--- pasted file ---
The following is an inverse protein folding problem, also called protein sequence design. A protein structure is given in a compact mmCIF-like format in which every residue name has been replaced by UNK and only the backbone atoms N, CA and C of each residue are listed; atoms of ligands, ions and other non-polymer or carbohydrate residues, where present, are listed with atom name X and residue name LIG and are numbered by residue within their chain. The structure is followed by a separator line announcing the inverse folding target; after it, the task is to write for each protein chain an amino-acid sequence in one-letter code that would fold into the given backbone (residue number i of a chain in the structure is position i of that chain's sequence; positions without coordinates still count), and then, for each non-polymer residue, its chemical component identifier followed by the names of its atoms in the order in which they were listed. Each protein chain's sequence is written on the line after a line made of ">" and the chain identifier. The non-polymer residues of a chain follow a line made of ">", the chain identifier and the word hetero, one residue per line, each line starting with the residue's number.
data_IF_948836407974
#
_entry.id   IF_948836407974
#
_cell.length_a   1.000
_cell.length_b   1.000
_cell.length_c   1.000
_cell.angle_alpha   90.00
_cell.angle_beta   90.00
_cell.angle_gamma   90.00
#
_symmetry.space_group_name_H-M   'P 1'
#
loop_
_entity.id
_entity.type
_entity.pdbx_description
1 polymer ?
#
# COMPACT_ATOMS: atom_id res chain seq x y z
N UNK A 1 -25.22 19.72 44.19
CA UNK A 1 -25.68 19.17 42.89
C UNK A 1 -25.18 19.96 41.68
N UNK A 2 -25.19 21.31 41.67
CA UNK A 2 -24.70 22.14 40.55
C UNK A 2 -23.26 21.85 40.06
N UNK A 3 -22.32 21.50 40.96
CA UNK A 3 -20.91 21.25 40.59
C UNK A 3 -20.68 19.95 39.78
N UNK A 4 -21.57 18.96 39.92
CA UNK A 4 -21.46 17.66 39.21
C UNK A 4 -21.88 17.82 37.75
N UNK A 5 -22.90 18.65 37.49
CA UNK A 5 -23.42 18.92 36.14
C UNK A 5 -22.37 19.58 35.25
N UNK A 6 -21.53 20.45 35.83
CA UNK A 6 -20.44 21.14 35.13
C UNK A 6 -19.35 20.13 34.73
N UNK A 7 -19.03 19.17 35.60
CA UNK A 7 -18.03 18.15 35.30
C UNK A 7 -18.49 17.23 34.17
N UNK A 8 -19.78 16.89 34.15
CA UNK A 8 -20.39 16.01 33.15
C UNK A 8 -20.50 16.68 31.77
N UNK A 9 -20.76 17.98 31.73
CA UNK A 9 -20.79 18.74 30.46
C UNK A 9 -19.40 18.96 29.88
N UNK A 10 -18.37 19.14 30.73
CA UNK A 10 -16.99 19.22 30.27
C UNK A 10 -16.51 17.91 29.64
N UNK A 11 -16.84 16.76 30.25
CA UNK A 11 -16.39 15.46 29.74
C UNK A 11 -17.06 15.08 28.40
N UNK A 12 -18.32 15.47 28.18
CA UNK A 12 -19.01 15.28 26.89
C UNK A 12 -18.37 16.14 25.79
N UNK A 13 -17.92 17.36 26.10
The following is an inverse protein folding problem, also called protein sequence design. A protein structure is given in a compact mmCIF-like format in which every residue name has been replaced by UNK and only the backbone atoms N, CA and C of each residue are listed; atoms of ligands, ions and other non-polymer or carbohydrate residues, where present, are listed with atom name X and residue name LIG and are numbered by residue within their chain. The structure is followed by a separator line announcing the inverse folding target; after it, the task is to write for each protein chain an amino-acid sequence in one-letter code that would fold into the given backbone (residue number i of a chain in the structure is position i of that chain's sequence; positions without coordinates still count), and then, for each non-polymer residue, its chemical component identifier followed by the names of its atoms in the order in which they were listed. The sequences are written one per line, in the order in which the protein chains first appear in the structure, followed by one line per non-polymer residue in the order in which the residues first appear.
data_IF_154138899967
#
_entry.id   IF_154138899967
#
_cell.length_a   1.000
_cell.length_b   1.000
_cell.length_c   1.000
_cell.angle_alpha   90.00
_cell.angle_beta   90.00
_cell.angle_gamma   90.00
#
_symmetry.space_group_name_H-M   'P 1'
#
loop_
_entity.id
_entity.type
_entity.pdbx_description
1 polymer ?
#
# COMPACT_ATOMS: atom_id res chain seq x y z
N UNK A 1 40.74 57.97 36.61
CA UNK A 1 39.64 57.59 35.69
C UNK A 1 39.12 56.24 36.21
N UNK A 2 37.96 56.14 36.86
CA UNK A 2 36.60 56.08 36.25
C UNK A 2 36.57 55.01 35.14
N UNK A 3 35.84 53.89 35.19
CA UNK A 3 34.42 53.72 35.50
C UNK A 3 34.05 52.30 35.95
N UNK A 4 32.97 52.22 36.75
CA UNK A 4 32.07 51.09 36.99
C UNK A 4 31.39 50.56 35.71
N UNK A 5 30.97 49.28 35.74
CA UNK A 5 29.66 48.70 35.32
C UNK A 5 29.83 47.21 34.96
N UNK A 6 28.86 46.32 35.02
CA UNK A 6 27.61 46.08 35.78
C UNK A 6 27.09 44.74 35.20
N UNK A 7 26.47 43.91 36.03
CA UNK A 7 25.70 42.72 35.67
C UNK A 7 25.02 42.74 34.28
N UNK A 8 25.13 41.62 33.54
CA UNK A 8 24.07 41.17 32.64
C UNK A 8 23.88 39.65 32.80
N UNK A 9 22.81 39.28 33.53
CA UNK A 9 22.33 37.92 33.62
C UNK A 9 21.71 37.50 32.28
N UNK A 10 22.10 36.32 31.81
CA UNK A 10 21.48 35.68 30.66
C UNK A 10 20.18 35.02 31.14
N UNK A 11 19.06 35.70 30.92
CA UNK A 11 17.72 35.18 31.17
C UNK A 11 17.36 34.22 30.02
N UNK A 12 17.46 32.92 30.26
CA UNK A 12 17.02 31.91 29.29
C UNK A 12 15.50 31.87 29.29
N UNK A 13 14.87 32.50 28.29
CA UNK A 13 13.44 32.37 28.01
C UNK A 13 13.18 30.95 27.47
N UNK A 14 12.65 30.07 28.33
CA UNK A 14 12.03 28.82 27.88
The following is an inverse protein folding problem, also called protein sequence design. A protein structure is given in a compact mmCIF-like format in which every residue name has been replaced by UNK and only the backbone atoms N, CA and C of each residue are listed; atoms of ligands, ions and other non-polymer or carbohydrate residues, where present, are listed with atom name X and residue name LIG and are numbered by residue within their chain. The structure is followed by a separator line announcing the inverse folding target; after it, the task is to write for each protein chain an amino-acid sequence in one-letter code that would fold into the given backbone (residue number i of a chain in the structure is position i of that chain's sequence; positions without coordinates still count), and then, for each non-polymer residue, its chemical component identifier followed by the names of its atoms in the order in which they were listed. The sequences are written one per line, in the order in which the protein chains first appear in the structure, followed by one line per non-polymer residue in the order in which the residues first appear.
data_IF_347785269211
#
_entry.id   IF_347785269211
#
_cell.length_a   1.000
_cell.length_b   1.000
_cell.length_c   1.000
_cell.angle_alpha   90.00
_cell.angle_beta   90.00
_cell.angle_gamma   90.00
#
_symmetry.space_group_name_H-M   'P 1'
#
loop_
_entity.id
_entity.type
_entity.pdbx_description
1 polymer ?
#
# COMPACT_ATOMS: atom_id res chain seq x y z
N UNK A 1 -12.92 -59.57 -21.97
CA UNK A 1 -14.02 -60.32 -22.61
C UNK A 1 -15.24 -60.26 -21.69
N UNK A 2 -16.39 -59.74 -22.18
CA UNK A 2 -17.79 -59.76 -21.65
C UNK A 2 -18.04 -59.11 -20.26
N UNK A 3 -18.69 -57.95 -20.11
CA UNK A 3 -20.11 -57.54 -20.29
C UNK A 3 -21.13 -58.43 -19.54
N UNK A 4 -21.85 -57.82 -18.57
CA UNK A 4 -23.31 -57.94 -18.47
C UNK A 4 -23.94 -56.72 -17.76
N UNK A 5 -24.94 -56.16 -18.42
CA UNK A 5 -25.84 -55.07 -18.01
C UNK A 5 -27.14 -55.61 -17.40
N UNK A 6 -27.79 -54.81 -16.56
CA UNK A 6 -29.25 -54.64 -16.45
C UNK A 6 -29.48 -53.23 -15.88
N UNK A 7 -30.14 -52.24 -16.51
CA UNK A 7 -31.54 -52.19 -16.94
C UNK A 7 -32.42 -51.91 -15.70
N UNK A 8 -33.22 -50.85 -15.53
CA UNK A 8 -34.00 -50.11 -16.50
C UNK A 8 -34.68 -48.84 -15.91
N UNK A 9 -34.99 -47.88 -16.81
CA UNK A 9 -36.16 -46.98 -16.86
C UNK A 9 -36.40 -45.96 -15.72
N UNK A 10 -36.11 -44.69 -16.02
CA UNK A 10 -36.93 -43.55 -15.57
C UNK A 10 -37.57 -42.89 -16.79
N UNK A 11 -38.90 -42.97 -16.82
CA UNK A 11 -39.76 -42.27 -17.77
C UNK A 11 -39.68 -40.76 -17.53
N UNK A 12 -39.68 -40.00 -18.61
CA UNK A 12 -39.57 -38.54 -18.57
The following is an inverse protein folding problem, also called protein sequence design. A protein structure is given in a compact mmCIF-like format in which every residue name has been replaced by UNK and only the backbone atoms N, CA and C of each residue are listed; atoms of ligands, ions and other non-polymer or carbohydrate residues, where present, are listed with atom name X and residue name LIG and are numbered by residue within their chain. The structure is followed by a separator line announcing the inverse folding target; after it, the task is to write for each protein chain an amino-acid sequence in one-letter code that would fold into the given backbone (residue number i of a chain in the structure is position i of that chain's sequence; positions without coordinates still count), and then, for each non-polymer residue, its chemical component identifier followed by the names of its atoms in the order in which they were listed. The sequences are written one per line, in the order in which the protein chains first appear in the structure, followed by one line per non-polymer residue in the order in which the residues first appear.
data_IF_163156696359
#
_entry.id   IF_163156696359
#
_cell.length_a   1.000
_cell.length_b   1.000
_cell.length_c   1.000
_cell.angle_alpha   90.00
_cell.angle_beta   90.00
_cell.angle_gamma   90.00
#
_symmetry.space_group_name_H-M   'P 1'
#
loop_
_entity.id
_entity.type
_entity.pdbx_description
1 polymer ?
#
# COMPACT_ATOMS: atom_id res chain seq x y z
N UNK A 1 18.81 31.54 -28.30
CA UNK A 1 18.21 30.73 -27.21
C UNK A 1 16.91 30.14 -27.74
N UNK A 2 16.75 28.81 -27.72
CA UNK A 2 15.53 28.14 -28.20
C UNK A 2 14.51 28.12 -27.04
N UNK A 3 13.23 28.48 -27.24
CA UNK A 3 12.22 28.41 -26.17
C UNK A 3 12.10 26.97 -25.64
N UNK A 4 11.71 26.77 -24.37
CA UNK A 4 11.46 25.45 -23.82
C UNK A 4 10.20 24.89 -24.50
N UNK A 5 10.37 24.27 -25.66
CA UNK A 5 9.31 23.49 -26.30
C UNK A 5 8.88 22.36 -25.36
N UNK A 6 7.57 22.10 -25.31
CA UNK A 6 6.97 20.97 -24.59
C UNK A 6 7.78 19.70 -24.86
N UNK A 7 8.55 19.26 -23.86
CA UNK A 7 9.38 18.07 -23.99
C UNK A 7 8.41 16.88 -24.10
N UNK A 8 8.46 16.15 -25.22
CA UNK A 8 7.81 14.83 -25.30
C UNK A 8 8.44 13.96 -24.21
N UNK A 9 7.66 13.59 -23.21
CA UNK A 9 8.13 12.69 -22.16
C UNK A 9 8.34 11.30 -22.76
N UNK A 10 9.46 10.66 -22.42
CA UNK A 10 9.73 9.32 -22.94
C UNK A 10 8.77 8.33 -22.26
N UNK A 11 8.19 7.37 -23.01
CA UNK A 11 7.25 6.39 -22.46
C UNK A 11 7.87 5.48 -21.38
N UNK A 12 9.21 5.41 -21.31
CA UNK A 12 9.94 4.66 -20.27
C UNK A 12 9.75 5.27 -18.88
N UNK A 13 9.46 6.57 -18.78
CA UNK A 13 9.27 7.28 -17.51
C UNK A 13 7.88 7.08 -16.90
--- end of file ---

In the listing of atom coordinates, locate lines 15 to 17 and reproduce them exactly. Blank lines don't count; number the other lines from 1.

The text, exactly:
loop_
_entity.id
_entity.type